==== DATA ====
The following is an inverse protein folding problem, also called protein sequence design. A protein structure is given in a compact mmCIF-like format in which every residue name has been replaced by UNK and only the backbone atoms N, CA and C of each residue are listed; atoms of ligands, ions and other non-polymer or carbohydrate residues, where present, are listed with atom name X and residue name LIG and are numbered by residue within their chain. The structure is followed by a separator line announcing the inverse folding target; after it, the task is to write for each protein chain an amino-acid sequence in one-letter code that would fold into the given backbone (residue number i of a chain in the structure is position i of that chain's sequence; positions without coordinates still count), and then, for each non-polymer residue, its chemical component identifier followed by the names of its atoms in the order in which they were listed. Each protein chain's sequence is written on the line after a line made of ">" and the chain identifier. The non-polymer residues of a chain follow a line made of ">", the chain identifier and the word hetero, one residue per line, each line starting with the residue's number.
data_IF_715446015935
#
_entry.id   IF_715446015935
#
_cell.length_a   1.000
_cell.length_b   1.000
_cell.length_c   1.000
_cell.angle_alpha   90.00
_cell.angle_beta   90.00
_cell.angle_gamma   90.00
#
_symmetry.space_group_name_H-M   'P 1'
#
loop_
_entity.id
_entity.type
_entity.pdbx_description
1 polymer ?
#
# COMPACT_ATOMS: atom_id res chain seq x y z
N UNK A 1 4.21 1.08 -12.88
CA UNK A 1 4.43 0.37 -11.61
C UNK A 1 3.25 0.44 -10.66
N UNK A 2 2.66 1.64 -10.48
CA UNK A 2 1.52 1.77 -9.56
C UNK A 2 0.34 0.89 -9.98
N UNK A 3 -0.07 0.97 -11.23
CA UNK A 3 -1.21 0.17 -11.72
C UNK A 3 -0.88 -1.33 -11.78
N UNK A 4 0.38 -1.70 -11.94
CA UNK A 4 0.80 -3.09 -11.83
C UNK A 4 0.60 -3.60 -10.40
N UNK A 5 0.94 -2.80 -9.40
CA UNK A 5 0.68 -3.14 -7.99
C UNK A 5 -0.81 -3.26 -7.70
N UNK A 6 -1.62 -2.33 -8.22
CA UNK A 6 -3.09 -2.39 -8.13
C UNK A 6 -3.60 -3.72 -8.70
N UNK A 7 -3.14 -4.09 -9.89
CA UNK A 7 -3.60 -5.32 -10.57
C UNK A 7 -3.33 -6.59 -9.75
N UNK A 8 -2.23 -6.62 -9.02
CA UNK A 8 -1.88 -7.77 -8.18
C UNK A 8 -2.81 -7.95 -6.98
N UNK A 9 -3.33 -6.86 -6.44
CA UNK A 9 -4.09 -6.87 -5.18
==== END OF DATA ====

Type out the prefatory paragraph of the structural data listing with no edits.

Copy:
The following is an inverse protein folding problem, also called protein sequence design. A protein structure is given in a compact mmCIF-like format in which every residue name has been replaced by UNK and only the backbone atoms N, CA and C of each residue are listed; atoms of ligands, ions and other non-polymer or carbohydrate residues, where present, are listed with atom name X and residue name LIG and are numbered by residue within their chain. The structure is followed by a separator line announcing the inverse folding target; after it, the task is to write for each protein chain an amino-acid sequence in one-letter code that would fold into the given backbone (residue number i of a chain in the structure is position i of that chain's sequence; positions without coordinates still count), and then, for each non-polymer residue, its chemical component identifier followed by the names of its atoms in the order in which they were listed. Each protein chain's sequence is written on the line after a line made of ">" and the chain identifier. The non-polymer residues of a chain follow a line made of ">", the chain identifier and the word hetero, one residue per line, each line starting with the residue's number.